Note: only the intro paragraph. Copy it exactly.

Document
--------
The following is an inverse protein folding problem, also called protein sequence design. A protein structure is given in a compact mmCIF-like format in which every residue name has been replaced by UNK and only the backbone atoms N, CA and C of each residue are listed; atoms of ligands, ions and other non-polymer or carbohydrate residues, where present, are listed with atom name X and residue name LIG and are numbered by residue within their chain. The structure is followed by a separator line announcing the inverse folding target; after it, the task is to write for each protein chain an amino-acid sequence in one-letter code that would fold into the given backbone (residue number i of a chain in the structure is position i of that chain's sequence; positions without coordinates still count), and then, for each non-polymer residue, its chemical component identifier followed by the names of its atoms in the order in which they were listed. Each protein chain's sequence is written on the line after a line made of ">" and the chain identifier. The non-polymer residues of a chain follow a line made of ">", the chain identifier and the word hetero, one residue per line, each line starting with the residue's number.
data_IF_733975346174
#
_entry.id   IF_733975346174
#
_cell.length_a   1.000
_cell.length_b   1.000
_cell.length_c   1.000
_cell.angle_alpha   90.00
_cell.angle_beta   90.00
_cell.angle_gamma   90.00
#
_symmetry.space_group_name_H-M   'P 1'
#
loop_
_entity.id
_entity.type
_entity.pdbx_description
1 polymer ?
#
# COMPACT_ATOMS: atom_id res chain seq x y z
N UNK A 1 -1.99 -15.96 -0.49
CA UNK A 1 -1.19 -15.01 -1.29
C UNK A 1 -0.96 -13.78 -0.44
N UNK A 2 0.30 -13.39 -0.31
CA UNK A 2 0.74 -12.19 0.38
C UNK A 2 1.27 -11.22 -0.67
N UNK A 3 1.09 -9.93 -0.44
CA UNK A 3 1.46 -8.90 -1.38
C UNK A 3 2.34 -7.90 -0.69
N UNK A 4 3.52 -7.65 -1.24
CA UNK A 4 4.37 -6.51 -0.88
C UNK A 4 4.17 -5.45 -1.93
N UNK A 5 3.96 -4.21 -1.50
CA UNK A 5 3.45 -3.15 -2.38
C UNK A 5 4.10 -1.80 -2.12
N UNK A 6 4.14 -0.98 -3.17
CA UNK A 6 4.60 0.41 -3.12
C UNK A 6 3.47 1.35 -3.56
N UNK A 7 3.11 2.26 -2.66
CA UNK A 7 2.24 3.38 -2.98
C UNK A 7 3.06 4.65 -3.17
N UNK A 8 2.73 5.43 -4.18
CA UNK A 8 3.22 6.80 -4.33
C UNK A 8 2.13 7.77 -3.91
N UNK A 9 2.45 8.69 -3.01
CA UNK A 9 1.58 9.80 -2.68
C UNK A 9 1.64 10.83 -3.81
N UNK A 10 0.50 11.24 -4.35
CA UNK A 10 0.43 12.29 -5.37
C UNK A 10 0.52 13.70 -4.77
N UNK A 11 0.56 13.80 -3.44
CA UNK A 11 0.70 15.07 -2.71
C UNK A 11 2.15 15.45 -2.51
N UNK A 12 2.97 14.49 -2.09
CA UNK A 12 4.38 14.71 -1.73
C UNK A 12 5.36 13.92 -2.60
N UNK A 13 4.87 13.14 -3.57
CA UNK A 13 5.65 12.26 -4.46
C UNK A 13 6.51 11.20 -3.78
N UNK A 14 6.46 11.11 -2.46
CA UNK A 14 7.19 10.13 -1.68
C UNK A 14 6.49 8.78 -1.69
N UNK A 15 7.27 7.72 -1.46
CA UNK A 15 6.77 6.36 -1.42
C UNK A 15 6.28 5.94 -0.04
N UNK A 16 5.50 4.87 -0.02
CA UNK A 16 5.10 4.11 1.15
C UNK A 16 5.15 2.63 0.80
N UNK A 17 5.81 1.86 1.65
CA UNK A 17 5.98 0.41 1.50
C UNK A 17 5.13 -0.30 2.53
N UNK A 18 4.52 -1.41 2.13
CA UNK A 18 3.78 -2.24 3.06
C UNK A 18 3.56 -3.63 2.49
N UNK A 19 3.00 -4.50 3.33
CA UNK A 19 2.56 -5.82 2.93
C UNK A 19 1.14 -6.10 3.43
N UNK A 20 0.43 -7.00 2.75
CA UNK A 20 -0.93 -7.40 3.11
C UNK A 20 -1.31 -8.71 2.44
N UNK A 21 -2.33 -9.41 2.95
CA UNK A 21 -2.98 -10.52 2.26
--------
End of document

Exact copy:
The following is an inverse protein folding problem, also called protein sequence design. A protein structure is given in a compact mmCIF-like format in which every residue name has been replaced by UNK and only the backbone atoms N, CA and C of each residue are listed; atoms of ligands, ions and other non-polymer or carbohydrate residues, where present, are listed with atom name X and residue name LIG and are numbered by residue within their chain. The structure is followed by a separator line announcing the inverse folding target; after it, the task is to write for each protein chain an amino-acid sequence in one-letter code that would fold into the given backbone (residue number i of a chain in the structure is position i of that chain's sequence; positions without coordinates still count), and then, for each non-polymer residue, its chemical component identifier followed by the names of its atoms in the order in which they were listed. Each protein chain's sequence is written on the line after a line made of ">" and the chain identifier. The non-polymer residues of a chain follow a line made of ">", the chain identifier and the word hetero, one residue per line, each line starting with the residue's number.